When Is Consent Not Consent?
An email conversation about the news of the day.
June 19 2002 6:26 PM

VIEW ALL ENTRIES

Dear Dahlia,

Advertisement

Before I had time to finish my note back to you, I had to rush to the airport barely in time to catch a flight ("Hold the door! Hold the door!") to Pittsburgh, from whence I am heading on to some place called Nemacolin Woodlands to speak at a meeting of the 50 state attorneys general.

So, I apologize for being tardy in responding. But I found your question about my reaction to Monday's decision in the Drayton case pretty difficult. The opinion—upholding the search of a bus passenger based on his "consent" when he wasn't told he had a right not to consent by the three armed officers who took over bus—bothers me in a couple of ways and doesn't bother me in another way.

I am not troubled by the search itself. If the government believes that every air, rail, boat, and bus passenger has to be searched, whether they like it or not, that's a price we have to pay in an age of weapons of mass destruction.

I am troubled, however, by the absence of judicial candor in these search cases in which people in intimidating circumstances are judicially assumed to have consented voluntarily when they are not told they have a right not to consent. The obvious reason this simple information isn't conveyed is because people who are told they have a right not to consent are less likely to consent—at least when they have something to hide. The judicial conceit of "voluntary consent" is a winking fiction that undercuts the integrity of the law. And that troubles me. Better to say the police can just do it, with or without consent.

It also bothers me that selective searches, where "consent" is dubiously obtained, may go hand in hand with unjustified selective racial profiling. I am generally more open to innovative post-9/11 security methods that affect all of us than I am to those that impose a selective burden on some of us, unfairly chosen.

I guess I'm not much of a privacy zealot. In the America of the future, perhaps we can compensate for the inevitable decline in privacy by striving to become more tolerant of one another's foibles.

About Moussaoui. Maybe this case does show that the normal criminal justice system is not the right answer. About the detainees generally, I am truly perplexed about the right answers. We have one system of rules about war and foreign combatants and a very different set of rules about domestic law enforcement and criminal justice, and we never before really confronted a circumstance in which these two paradigms became intertwined. Whatever we do, there ought to be judicial review—directly in the U.S. Supreme Court if Congress doesn't trust the lower courts and chooses to lodge all review there—of all these extraordinary detentions. We ought not allow unilateral executive determinations. And surely, Congress and the president can trust the Rehnquist court not to go crazy.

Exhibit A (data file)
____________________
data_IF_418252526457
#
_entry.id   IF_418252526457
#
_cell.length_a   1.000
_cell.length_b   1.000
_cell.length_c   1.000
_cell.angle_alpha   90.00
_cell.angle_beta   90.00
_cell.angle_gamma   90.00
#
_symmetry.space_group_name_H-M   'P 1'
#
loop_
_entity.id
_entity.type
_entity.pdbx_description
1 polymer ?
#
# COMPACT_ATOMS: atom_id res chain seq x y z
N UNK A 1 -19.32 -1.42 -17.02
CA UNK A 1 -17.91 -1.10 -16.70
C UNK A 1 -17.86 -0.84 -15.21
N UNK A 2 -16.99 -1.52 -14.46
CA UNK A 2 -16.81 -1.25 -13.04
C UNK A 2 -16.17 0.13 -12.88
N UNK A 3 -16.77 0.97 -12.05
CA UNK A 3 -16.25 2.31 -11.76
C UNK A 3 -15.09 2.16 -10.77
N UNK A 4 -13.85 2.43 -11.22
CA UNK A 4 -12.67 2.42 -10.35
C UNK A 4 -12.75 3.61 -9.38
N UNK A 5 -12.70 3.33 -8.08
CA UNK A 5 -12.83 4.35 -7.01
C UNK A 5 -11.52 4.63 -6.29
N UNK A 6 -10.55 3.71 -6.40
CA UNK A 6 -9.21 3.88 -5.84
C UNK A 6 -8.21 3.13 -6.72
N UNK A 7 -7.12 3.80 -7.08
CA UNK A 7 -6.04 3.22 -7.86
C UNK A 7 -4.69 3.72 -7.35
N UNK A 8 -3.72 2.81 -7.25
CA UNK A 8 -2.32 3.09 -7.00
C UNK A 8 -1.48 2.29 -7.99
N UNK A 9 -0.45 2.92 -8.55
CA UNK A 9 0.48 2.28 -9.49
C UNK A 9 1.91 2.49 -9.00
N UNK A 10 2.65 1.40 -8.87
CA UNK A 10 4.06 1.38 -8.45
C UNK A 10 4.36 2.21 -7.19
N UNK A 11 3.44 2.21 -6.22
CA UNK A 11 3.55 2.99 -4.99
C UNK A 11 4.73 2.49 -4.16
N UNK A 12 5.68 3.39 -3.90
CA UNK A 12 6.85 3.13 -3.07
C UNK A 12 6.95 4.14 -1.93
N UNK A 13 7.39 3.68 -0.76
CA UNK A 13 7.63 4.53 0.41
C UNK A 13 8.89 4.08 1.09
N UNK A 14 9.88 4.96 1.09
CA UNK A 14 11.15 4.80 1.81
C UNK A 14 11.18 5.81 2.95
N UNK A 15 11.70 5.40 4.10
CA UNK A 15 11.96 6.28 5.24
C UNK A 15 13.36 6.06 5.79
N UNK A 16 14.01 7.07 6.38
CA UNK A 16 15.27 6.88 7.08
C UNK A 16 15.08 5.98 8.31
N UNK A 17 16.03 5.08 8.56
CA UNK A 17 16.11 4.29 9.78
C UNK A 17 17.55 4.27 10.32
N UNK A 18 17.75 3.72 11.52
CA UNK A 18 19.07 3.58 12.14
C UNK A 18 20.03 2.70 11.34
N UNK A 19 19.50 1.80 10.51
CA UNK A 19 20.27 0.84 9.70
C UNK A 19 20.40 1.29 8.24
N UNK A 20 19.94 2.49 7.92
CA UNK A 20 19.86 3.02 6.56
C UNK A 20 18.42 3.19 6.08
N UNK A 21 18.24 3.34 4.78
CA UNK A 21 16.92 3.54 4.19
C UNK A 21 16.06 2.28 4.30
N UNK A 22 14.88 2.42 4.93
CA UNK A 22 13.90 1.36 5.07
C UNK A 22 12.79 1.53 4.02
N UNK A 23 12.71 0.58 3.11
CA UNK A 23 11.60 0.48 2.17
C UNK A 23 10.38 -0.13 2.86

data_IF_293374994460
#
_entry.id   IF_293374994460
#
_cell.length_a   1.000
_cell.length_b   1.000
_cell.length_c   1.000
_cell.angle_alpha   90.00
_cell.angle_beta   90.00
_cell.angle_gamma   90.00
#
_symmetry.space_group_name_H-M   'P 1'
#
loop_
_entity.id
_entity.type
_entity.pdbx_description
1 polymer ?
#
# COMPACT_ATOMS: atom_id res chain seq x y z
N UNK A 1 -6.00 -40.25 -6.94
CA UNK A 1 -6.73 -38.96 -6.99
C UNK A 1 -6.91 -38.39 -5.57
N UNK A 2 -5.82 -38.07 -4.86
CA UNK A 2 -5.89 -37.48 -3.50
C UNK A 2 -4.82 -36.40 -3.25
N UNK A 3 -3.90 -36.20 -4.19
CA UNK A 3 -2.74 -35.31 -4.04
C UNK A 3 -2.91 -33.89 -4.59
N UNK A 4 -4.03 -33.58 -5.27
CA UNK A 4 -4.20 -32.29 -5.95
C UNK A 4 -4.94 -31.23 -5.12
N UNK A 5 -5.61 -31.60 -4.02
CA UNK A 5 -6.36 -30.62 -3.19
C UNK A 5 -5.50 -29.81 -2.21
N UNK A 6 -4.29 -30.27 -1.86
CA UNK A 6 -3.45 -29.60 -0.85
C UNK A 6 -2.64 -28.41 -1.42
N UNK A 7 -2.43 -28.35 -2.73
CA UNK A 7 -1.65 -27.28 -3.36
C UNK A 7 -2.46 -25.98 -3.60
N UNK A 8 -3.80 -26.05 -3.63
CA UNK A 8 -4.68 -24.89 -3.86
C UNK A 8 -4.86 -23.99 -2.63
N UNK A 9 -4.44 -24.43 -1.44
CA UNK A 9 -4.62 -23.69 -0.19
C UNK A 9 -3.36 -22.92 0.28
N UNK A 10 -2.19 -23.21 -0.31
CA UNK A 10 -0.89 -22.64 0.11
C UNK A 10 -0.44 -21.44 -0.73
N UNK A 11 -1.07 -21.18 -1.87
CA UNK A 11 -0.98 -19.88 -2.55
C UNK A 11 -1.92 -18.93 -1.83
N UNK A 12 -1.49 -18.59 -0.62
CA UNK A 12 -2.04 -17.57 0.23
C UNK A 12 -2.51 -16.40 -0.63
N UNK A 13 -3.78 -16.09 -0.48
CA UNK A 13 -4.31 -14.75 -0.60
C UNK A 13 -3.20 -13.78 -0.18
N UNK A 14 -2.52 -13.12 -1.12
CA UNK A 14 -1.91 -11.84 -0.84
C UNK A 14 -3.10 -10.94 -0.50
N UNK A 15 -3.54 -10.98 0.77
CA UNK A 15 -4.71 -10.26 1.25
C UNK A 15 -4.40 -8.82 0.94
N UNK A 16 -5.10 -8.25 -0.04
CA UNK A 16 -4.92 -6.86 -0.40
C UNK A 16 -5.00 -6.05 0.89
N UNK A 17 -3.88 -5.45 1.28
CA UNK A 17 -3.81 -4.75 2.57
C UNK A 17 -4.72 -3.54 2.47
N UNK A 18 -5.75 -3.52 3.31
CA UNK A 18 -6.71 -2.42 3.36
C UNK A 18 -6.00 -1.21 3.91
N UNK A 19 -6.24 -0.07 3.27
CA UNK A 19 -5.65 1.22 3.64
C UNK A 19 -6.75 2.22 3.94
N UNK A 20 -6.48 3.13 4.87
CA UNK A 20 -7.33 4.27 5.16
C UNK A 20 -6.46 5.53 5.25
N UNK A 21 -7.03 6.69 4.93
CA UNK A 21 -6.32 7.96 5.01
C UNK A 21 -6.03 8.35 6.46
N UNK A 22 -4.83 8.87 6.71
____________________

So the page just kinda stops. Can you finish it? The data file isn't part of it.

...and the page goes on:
We ought to talk about the decision overturning the "mauling dog" conviction out in California. But Thursday's bunch of Supreme Court decisions may crowd it out of our e-mails.

Regards,
Walter

Walter Dellinger is a professor of law (on leave) at Duke University and a partner in the appellate practice at O’Melveny & Myers in Washington, D.C.

TODAY IN SLATE

Politics

Smash and Grab

Will competitive Senate contests in Kansas and South Dakota lead to more late-breaking races in future elections?

Stop Panicking. America Is Now in Very Good Shape to Respond to the Ebola Crisis.

The 2014 Kansas City Royals Show the Value of Building a Mediocre Baseball Team

The GOP Won’t Win Any Black Votes With Its New “Willie Horton” Ad

Sleater-Kinney Was Once America’s Best Rock Band

Can it be again?

Technocracy

Forget Oculus Rift

This $25 cardboard box turns your phone into an incredibly fun virtual reality experience.

One of Putin’s Favorite Oligarchs Wants to Start an Orthodox Christian Fox News

These Companies in Japan Are More Than 1,000 Years Old

Trending News Channel
Oct. 20 2014 6:17 PM Watch Flashes of Lightning Created in a Lab  
  News & Politics
Politics
Oct. 20 2014 8:14 PM You Should Be Optimistic About Ebola Don’t panic. Here are all the signs that the U.S. is containing the disease.
  Business
Moneybox
Oct. 20 2014 7:23 PM Chipotle’s Magical Burrito Empire Keeps Growing, Might Be Slowing
  Life
Outward
Oct. 20 2014 3:16 PM The Catholic Church Is Changing, and Celibate Gays Are Leading the Way
  Double X
The XX Factor
Oct. 20 2014 6:17 PM I Am 25. I Don't Work at Facebook. My Doctors Want Me to Freeze My Eggs.
  Slate Plus
Tv Club
Oct. 20 2014 7:15 AM The Slate Doctor Who Podcast: Episode 9 A spoiler-filled discussion of "Flatline."
  Arts
Brow Beat
Oct. 20 2014 9:13 PM The Smart, Talented, and Utterly Hilarious Leslie Jones Is SNL’s Newest Cast Member
  Technology
Technology
Oct. 21 2014 8:38 AM An Implanted Wearable Gadget Isn’t as Crazy as You’d Think Products like New Deal Design’s UnderSkin may be the future.
  Health & Science
Bad Astronomy
Oct. 21 2014 7:00 AM Watch the Moon Eat the Sun: The Partial Solar Eclipse on Thursday, Oct. 23
  Sports
Sports Nut
Oct. 20 2014 5:09 PM Keepaway, on Three. Ready—Break! On his record-breaking touchdown pass, Peyton Manning couldn’t even leave the celebration to chance.